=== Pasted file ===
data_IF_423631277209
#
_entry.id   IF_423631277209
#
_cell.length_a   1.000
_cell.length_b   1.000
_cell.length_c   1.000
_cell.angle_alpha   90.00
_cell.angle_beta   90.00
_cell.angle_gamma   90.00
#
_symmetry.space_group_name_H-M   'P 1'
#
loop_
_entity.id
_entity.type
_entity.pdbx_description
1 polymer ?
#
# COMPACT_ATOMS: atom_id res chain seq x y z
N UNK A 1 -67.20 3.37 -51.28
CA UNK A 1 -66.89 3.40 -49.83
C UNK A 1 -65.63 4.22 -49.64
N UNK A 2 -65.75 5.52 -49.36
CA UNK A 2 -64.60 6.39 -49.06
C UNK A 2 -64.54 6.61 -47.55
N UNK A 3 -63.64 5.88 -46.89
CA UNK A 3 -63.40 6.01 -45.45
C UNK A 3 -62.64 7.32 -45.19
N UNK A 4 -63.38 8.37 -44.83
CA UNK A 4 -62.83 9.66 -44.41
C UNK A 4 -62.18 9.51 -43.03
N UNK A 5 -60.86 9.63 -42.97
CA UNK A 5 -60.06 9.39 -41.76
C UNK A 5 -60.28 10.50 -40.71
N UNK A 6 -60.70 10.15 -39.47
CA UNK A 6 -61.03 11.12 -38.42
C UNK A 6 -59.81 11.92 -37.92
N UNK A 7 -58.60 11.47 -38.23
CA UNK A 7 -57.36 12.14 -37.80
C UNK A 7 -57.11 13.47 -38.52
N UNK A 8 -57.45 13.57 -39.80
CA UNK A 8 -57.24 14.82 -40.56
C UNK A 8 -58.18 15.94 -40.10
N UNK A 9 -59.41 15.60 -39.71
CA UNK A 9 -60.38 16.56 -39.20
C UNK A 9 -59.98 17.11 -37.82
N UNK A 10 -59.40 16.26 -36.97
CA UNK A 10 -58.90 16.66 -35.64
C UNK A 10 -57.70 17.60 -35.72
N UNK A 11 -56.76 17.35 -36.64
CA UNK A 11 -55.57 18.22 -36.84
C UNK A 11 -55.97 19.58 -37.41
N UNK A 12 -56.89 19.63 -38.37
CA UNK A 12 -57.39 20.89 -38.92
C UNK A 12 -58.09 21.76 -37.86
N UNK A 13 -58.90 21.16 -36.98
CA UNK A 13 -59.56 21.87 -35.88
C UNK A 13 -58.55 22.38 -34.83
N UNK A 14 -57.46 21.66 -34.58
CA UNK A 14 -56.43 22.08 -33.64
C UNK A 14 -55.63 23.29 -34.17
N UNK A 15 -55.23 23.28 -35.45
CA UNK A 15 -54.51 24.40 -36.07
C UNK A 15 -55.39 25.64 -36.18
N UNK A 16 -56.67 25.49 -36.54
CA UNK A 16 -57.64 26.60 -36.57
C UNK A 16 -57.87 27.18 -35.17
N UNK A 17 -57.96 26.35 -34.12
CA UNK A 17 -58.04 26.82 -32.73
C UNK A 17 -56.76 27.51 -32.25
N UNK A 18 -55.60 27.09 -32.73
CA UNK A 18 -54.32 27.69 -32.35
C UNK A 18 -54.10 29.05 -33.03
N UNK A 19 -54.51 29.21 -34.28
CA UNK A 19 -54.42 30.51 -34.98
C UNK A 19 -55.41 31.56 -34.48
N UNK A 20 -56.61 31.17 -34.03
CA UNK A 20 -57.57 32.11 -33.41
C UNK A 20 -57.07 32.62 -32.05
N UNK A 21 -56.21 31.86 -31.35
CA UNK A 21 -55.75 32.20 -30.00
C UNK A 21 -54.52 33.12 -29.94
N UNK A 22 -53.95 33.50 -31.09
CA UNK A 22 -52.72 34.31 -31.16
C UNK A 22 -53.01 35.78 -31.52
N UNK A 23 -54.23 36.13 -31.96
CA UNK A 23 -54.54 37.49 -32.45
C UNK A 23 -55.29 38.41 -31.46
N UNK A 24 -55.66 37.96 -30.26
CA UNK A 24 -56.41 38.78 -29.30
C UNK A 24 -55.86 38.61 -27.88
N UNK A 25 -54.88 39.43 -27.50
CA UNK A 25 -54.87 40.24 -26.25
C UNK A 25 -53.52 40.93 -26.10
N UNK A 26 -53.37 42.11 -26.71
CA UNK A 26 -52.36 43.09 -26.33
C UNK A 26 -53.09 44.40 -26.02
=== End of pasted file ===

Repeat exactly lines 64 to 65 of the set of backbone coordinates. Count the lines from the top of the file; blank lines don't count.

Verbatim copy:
CA UNK A 15 -54.51 24.40 -36.07
C UNK A 15 -55.39 25.64 -36.18